As a former trainwreck of society, I dumped my share of toxic damage on many loved ones and even a few strangers while sifting through my twenty year ‘it’s not me, it’s you’ phase. It was something I was ashamed of after a sober realization in the middle of the night when I sat up in bed screaming, “I am a monster bound for a sweltering hell!” But after successful and even a few unsuccessful amends to those tied to my ‘train tracks of redemption’ I see my part in all of it. When I was still actively using, I wore a mask of self-righteous indignation, and I destroyed anyone who didn’t cosign my bullshit.
Fast-forward eleven years, and through hard work, determination and a lot of ‘for fuck’s sake’ moments, I have seen the error of my behavior and have now crossed the bridge to unwillingly watching non-sober people try to live their non-sober lives.
I am not talking about people who drink casually or have wine with dinner a couple of times a week. Drowning in addiction is a terrifying thought… and it isn’t something that becomes apparent immediately, which is more terrifying. Most times, we have no idea there is a problem until it is too late. Although every knock on the door is a storm of chaos and turmoil saying “What’s the worst that could happen?” we do not possess the ability to recognize we are the eye of that storm until it literally destroys our life.
“But for the Grace of God, there go I.”
I am currently working on a memoir because my story is important; it is important for me to write as much as it is important for people to read. Hell, it is possible as you read this you know someone who just cannot get their shit together – maybe they hide bottles in the house and car – or maybe it is you. I share my story to help those who are still sick and suffering.
When I run into a new version of the old me, I have to stay and deal because honestly, these people are put in my path for a reason. While my initial thought is to get this person in a sober headlock and bombard them with catch phrases, famous quotes, and literature, I am confident this will just scare the shit out of them, so I have to resort to stern subtlety.
Stern subtlety: Not cosigning their bullshit but not making them feel inhuman.
I have someone in my life right now who refuses to understand that while bad things don’t happen every time they drink, every time something bad does happen, they were drinking. And I want to grab this person and shake them and somehow get footage and lowlight reels from when I was their age and in a whirlwind of chaos, but I can’t do that.
I can’t save her.
I have to remind myself I cannot save anyone… salvation lies within, my friends. Instead, I have to sit and listen… really listen… and yeah, maybe throw a few slogans their way if the opportunity arises, but mostly I just sit and listen… and hope like hell they get it sooner than later.
“Rock bottom became the solid foundation on which I rebuilt my life.” J.K. Rowling
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Chaos was my sidekick since I was about four years old. I was always pushing the envelope in disturbing ways from shoving an eraser up my nose when I was seven to putting toothpaste on my eyelids when I was nine… I was one of those “What would happen if…” kids.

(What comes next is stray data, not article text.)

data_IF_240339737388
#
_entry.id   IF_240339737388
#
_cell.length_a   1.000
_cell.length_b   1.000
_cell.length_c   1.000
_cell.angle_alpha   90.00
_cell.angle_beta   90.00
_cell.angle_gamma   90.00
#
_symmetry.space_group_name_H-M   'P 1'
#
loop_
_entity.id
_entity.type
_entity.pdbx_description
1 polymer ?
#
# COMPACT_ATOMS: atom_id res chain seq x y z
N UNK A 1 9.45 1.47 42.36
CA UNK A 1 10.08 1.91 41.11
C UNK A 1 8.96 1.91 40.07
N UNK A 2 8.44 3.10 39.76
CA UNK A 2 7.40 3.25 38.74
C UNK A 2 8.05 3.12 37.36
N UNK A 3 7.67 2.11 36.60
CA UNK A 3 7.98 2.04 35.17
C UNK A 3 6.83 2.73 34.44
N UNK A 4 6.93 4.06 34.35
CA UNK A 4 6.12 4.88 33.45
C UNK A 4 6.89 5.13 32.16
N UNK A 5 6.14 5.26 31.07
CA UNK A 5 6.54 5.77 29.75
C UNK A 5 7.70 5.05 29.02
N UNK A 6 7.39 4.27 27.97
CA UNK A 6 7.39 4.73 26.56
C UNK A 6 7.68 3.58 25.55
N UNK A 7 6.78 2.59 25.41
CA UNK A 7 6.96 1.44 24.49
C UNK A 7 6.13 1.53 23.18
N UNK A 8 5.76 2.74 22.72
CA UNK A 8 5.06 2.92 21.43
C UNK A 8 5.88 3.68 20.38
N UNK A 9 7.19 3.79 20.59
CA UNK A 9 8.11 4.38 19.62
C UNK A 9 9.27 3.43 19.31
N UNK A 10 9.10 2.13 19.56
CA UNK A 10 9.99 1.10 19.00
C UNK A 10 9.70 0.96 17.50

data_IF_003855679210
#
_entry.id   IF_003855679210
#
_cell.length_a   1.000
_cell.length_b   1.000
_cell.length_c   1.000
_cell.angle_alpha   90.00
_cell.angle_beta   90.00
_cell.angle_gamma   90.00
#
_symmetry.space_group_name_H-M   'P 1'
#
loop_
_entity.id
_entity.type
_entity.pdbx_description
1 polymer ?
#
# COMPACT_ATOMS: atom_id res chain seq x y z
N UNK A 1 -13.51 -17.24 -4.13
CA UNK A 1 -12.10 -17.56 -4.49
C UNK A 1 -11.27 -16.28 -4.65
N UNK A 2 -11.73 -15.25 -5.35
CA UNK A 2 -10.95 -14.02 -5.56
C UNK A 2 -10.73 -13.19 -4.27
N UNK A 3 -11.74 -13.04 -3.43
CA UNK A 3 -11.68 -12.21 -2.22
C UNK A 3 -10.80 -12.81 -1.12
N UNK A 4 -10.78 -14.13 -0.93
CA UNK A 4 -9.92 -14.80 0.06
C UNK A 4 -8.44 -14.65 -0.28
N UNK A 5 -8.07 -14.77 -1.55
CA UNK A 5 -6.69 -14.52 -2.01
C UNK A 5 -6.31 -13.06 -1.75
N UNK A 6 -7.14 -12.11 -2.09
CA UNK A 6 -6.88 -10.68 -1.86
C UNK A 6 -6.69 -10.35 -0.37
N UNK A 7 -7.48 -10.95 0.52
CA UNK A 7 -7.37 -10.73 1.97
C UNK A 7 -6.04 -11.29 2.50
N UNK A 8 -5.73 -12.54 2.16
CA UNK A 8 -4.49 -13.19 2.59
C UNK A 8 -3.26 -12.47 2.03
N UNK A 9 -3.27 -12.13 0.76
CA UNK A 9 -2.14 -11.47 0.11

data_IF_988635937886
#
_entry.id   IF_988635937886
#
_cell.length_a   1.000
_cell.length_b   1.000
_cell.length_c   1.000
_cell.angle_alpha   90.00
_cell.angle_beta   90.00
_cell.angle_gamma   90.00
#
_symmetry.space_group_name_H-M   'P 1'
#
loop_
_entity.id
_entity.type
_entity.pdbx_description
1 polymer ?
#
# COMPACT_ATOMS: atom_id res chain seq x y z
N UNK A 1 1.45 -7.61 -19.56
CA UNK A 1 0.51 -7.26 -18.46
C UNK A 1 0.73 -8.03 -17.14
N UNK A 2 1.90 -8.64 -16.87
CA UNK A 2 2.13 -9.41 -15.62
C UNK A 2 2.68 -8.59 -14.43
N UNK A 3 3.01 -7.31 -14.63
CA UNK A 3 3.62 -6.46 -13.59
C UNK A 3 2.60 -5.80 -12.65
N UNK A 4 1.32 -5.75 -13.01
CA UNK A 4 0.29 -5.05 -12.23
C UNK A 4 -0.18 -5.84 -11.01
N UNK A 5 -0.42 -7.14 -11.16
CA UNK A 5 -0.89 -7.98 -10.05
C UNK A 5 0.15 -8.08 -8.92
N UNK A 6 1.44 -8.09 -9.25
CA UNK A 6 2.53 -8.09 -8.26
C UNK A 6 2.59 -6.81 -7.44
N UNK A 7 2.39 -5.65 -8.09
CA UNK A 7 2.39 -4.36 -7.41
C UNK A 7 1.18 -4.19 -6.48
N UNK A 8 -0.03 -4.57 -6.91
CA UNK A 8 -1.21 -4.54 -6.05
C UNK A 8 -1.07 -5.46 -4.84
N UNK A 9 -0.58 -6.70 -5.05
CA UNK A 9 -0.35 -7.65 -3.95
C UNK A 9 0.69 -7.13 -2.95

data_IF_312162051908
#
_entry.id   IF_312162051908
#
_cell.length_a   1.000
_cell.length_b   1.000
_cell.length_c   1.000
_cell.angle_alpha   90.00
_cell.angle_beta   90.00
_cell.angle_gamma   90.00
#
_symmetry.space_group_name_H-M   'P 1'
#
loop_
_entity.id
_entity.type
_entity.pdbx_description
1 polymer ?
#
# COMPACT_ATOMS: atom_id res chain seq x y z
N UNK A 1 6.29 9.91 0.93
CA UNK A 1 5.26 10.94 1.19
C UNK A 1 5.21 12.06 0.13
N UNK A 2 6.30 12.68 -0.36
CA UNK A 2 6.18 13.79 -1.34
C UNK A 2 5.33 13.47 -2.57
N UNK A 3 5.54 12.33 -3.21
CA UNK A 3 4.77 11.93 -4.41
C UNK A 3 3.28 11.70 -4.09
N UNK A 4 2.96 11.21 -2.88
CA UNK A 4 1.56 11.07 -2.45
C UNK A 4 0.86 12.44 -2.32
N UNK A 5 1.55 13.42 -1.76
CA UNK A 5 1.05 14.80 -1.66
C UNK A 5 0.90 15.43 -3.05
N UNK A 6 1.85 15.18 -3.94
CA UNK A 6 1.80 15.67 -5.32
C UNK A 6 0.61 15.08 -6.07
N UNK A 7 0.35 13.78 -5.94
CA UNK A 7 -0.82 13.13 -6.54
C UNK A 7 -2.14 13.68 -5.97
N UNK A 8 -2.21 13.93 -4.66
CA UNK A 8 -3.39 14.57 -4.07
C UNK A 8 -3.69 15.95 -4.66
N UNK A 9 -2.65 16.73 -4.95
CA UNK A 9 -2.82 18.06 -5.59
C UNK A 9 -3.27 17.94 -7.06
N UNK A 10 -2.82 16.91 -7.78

Later, it was me coasting down my grandmother’s driveway and into the garage on roller skates. There was a half-inch lip where the concrete floor of the garage raised above the driveway. I coasted down; watching the lip draw closer I thought, “I’m not lifting my feet. I want to see what happens when my skates hit that lip.” (Even as I write this over thirty years later, I am shaking my head – what the hell is wrong with you, girl) Needless to say, I hit the lip, went airborne and landed on my knees and face – and I had boo-boo’s to prove it.
I cried and wailed… my grandmother came running. “What happened?” I told her my story of pain and even at ten years old, I embellished it, peppering in imaginary details to make it sound more dramatic.
My grandmother was not buying any of it. “Well, what did you think was going to happen, you stupid ass? Get up. Brush yourself off and go get a Popsicle.” I did just that and when I saw my friends later, I told them my embellished Daredevil story of self-inflicted boo-boo’s and how I must have been cruising down the driveway doing at least twenty miles an hour!
It was the last time I cried over physical pain, but it was not the last time I intentionally created chaos to get attention. Later in life, I found emotional ways to create chaos and keep the drama flowing in my life. “Hey, over here! I am a human trainwreck but I’m cute so come and love me!”
I created chaos because I had to compartmentalize all the weird, icky and dangerous feelings I had inside that didn’t sit well with me. Being an ACOA besides an alcoholic/addict, I had a double whammy of stunted emotional growth. So when things got chaotic in a way I didn’t understand, I would make them more chaotic by inserting my own melodrama, thereby making sure that all that weird inner shit really did have something to do with me instead of me just being a victim of circumstance.
It took me a long time to realize that most of my chaos was self-created, even after I got sober in 2006. I had a real case of the ‘woe is me’ sniffles until I finally stopped self-sabotaging and realized I truly can be my own worst enemy.
So if you are anything like the old me (who still tries to poke her train wrecked head into my life from time to time) and you are surrounded by chaos more than peace, maybe take a long hard look at the center of it all.